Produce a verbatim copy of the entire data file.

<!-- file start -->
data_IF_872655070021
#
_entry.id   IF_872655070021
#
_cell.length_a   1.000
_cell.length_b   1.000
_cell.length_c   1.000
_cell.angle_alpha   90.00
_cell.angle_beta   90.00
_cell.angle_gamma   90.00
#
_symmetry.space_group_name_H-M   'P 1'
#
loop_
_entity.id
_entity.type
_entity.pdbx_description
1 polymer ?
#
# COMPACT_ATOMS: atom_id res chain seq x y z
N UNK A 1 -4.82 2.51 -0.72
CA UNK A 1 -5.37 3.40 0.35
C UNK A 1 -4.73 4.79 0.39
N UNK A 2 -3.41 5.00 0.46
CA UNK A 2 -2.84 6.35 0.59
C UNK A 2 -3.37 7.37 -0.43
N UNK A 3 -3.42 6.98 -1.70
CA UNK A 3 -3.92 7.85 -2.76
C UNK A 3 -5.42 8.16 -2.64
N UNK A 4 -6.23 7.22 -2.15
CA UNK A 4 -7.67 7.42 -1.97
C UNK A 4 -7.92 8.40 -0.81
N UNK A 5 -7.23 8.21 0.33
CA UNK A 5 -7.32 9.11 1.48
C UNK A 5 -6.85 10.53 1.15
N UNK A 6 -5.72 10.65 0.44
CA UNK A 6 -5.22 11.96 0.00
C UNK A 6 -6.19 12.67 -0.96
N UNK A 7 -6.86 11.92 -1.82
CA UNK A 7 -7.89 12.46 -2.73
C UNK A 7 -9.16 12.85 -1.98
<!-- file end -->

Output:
data_IF_872655070021
#
_entry.id   IF_872655070021
#
_cell.length_a   1.000
_cell.length_b   1.000
_cell.length_c   1.000
_cell.angle_alpha   90.00
_cell.angle_beta   90.00
_cell.angle_gamma   90.00
#
_symmetry.space_group_name_H-M   'P 1'
#
loop_
_entity.id
_entity.type
_entity.pdbx_description
1 polymer ?
#
# COMPACT_ATOMS: atom_id res chain seq x y z
N UNK A 1 -4.82 2.51 -0.72
CA UNK A 1 -5.37 3.40 0.35
C UNK A 1 -4.73 4.79 0.39
N UNK A 2 -3.41 5.00 0.46
CA UNK A 2 -2.84 6.35 0.59
C UNK A 2 -3.37 7.37 -0.43
N UNK A 3 -3.42 6.98 -1.70
CA UNK A 3 -3.92 7.85 -2.76
C UNK A 3 -5.42 8.16 -2.64
N UNK A 4 -6.23 7.22 -2.15
CA UNK A 4 -7.67 7.42 -1.97
C UNK A 4 -7.92 8.40 -0.81
N UNK A 5 -7.23 8.21 0.33
CA UNK A 5 -7.32 9.11 1.48
C UNK A 5 -6.85 10.53 1.15
N UNK A 6 -5.72 10.65 0.44
CA UNK A 6 -5.22 11.96 0.00
C UNK A 6 -6.19 12.67 -0.96
N UNK A 7 -6.86 11.92 -1.82
CA UNK A 7 -7.89 12.46 -2.73
C UNK A 7 -9.16 12.85 -1.98